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Bank of America’s stress test
The Obama team’s stress tests show a $34 billion hole at BofA, raising questions about the bank, and the tests
 

What happened
Federal regulators conducting “stress tests” of 19 U.S. banks have reportedly determined that Bank of America needs $34 billion in new capital, the largest shortfall among the tested banks. In all, 10 of the 19 banks are expected to require more capital. The Federal Reserve will officially unveil the results of the stress tests Thursday evening. (Bloomberg)

What the commentators said
Bank of America needs $34 billion? said Felix Salmon in Reuters. Yikes! If BofA needs that much, the collective needs of all the banks must be a “shockingly enormous sum.” Let’s hope the Obama team knows what it’s doing with these stress tests, despite the “ham-fisted” leaking of the results.

The stress tests are already “yielding benefits,” said Binyamin Appelbaum in The Washington Post. BofA’s shares have climbed 129 percent since the tests were launched, and even Citigroup is up 27 percent. But the point isn’t to rescue the banks, it’s to “rescue the economy,” and the 12-week testing period has let the markets “breathe deeply” and the banks race to get stronger.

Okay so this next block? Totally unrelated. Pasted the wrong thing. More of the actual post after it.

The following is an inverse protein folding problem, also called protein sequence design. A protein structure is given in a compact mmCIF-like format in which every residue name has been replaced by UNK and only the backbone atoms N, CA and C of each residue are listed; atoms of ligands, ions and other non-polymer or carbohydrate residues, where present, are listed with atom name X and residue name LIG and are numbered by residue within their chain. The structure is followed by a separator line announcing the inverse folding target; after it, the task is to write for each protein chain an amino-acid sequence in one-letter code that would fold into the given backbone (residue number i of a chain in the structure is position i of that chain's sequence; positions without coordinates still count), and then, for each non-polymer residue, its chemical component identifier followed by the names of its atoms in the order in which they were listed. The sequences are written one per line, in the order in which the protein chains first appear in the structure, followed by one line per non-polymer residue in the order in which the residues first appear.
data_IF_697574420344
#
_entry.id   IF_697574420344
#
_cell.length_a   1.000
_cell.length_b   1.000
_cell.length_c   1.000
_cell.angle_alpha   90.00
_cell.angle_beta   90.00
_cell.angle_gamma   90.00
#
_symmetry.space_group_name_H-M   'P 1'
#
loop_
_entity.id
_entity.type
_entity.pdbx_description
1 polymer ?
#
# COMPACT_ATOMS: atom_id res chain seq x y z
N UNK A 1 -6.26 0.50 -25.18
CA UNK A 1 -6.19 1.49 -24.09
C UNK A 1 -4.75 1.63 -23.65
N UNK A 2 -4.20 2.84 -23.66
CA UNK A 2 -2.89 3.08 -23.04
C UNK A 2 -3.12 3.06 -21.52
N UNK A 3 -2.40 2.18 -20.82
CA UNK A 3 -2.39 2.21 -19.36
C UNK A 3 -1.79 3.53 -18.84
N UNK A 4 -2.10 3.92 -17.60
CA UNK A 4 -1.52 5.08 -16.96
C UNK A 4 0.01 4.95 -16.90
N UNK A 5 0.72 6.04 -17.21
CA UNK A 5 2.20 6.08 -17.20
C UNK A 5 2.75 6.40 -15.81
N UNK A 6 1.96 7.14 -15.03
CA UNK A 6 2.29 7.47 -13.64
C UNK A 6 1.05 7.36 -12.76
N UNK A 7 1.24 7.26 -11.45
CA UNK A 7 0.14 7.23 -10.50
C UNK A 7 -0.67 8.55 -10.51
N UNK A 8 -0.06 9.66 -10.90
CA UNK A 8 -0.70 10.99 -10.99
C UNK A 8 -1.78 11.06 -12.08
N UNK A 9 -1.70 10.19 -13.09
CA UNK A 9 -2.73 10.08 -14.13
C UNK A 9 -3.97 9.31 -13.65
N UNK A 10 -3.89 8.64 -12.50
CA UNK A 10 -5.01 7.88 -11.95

If the tests show BofA or other banks as weak, that could spark debilitating selloffs, said The Salt Lake Tribune in an editorial. But the Obama team should still “disclose as much as possible” about the health of the banks. The weak ones won’t be allowed to fail, and the strong ones will get stronger with investor confidence, allowing them to lend again—“the goal of federal banking policy.”

 

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